It is further possible to take account of the transmission time of signals between a UE and a Node B. It can be advantageous to provide protection against the situation in which the UE whose calls are to be restricted is nearer its supervisory Node B than is the restriction device and to prevent the UE receiving the signal acknowledging its random access request before the jamming signal. For this purpose, the maximum propagation time between a UE and its base station is estimated in cells having coverage with a portion that overlaps the coverage area of the restriction device. The time for which the jamming signal is sent is then increased by an amount Tflight time substantially greater than twice the maximum propagation time. The sending of the jamming signal then precedes the sending of the signal to be jammed by substantially half Tflight time.

In an urban environment, mobile radio system cells generally have a diameter of about 500 meters, which corresponds to 6.4 chip times in the UMTS when operating in the FDD mode. Advancing the sending of the jamming signal by 10 chips relative to the start time for sending the acknowledgment indicator and extending it commensurately relative to the end time for sending the indicator avoids the drawbacks caused by the difference in propagation times between the UE and its base station and between the UE and the restriction device.

In another embodiment of the invention, jamming consists in the restriction device sending a negative acknowledgment of the intercepted request. As previously indicated, in the UMTS a negative acknowledgment consists of a signature inverted relative to the RACH preamble signature. In this case, the module 38 holds in tables information necessary for constituting the negative acknowledgment. This information, which it receives from the module 33, comprises: authorized signatures, authorized access time slots, interleaving code, and P-CPICH synchronization information. On receiving parameters relating to an intercepted random access transmitted by the module 37, the module 38 commands the sending by the sender module 39 of a negative acknowledgment in the AICH access time slot corresponding to the PRACH sub-channel used for the random access request.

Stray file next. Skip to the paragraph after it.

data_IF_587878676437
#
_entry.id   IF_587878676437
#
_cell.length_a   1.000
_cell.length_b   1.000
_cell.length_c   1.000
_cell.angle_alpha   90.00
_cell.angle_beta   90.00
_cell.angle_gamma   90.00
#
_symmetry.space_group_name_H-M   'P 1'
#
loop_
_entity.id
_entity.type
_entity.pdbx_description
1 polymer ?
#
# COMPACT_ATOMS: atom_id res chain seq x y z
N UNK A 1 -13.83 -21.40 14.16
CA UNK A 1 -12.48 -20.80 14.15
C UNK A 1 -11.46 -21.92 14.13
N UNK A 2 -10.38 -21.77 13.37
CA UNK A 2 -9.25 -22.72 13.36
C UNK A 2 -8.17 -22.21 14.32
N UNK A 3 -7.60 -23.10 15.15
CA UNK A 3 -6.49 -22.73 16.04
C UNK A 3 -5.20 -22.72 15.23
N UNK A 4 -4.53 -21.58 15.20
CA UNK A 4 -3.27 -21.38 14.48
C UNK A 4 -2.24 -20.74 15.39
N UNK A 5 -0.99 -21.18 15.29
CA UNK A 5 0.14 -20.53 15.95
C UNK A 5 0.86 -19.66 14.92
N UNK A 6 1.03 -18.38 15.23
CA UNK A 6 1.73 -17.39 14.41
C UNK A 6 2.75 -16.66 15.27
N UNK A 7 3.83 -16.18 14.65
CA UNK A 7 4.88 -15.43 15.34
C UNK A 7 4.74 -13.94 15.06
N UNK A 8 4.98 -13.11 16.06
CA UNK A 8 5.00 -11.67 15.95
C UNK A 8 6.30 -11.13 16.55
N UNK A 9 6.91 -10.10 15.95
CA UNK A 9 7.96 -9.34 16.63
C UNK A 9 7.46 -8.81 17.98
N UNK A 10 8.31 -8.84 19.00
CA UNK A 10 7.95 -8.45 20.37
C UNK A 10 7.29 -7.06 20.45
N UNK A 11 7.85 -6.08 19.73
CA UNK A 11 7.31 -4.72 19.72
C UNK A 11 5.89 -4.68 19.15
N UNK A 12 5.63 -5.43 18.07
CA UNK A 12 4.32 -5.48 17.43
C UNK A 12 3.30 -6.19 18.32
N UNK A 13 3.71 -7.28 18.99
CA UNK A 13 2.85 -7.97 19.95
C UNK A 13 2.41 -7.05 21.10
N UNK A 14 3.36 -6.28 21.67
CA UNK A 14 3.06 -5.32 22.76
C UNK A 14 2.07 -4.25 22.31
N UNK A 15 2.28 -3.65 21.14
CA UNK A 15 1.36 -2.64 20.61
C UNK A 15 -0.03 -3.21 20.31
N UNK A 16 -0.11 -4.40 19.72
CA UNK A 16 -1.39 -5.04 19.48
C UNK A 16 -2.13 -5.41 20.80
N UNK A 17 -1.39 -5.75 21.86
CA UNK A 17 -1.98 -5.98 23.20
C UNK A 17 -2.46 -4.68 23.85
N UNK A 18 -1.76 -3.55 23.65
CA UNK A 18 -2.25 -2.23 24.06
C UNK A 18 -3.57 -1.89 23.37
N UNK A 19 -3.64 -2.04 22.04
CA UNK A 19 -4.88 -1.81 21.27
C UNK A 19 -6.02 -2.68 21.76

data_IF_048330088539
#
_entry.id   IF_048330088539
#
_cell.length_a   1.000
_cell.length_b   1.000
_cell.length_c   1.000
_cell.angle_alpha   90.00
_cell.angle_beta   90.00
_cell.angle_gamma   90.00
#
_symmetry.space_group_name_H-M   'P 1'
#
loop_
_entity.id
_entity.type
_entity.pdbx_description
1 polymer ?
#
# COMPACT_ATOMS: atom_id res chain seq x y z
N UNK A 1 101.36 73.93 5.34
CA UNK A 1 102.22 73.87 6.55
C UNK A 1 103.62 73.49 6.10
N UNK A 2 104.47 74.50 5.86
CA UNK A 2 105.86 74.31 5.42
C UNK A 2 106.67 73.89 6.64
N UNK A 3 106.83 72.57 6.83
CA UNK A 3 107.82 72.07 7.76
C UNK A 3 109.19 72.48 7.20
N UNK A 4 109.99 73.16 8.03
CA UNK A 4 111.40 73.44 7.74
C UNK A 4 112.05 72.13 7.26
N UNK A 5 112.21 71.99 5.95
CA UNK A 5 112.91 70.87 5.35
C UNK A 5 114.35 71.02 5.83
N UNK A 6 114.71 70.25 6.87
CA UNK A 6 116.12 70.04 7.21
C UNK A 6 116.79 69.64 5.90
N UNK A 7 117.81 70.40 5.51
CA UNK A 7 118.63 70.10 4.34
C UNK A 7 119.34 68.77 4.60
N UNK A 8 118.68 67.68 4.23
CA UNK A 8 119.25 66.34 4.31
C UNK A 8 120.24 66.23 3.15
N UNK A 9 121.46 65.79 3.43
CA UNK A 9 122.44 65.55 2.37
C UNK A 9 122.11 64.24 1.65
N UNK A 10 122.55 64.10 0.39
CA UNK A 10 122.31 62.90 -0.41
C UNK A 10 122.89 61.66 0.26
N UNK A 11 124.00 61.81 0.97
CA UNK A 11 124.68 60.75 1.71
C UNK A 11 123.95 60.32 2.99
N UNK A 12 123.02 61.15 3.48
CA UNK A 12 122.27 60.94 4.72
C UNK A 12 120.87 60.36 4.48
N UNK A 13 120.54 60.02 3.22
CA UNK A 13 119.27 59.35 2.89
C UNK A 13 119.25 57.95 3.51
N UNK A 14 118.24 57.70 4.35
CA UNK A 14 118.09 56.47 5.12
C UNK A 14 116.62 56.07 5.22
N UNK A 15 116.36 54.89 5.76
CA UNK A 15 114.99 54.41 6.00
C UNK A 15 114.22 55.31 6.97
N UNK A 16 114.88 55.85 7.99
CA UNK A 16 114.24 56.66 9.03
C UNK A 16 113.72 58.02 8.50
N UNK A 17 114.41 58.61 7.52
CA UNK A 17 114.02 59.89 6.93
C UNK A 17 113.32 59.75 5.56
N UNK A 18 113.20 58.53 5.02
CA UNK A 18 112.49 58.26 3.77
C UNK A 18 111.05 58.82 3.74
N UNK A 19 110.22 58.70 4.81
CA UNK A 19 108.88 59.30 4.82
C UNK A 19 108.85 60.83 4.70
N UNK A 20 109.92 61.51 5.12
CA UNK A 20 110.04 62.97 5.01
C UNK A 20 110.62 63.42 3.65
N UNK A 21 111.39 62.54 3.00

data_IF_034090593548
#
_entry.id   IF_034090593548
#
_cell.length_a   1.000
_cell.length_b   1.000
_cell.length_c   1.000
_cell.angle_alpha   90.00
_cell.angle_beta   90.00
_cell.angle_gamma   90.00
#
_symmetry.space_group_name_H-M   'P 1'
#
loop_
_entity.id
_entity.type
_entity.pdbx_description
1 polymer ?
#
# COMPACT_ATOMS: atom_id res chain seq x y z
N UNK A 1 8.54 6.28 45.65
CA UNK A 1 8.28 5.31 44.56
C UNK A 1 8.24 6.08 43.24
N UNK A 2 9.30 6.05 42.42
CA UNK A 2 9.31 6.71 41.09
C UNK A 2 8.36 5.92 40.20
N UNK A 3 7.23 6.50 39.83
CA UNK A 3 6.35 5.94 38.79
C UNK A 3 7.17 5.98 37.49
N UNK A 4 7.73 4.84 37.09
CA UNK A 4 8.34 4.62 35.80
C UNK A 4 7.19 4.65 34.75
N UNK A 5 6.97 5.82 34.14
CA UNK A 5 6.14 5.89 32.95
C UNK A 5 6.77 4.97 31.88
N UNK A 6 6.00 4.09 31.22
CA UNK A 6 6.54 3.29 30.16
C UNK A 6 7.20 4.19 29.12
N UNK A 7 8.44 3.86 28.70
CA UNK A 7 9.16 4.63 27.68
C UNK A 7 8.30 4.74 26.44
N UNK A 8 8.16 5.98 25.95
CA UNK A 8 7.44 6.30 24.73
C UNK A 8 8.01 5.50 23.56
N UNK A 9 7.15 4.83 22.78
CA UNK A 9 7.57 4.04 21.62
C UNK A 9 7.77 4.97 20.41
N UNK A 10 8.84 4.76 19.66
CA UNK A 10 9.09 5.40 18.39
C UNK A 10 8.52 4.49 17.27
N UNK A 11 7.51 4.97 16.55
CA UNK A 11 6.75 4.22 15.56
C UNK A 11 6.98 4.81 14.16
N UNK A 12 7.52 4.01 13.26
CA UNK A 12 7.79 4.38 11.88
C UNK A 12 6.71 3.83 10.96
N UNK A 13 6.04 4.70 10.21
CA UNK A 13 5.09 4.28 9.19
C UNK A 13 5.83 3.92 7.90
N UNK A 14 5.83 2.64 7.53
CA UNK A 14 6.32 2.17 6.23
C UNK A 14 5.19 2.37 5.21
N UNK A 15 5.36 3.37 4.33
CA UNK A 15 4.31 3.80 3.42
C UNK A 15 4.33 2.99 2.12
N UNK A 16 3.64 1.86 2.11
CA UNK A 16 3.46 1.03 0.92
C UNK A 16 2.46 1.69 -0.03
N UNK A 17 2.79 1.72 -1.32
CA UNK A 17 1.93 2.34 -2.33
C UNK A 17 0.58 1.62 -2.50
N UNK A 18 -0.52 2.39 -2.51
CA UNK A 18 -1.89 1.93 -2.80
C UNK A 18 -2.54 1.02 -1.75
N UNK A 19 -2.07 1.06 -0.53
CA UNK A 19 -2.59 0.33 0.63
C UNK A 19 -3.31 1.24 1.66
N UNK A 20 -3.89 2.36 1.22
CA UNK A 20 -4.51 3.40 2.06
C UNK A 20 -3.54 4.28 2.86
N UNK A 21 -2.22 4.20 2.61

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Classifications
Classification aux États-Unis455/1, 455/456.2, 455/435.1
Classification internationaleH04K3/00, H04W48/02
Classification coopérativeH04K3/41, H04K3/65, H04K2203/16, H04K3/45, H04W48/02
Classification européenneH04W48/02
Événements juridiques
DateCodeÉvénementDescription
28 févr. 2014FPAYFee payment
Year of fee payment: 8
1 mars 2010FPAYFee payment
Year of fee payment: 4
3 nov. 2009ASAssignment
Owner name: ALCATEL LUCENT (FORMERLY KNOWN AS ALCATEL), FRANCE
Free format text: ASSIGNMENT OF ASSIGNORS INTEREST;ASSIGNOR:NORTEL NETWORKS LIMITED;REEL/FRAME:023456/0476
Effective date: 20061231
13 mai 2003ASAssignment
Owner name: NORTEL NETWORKS LIMITED, CANADA
Free format text: ASSIGNMENT OF ASSIGNORS INTEREST;ASSIGNORS:LUCIDARME, THIERRY;LESCUYER, PIERRE;REEL/FRAME:014064/0598
Effective date: 20030428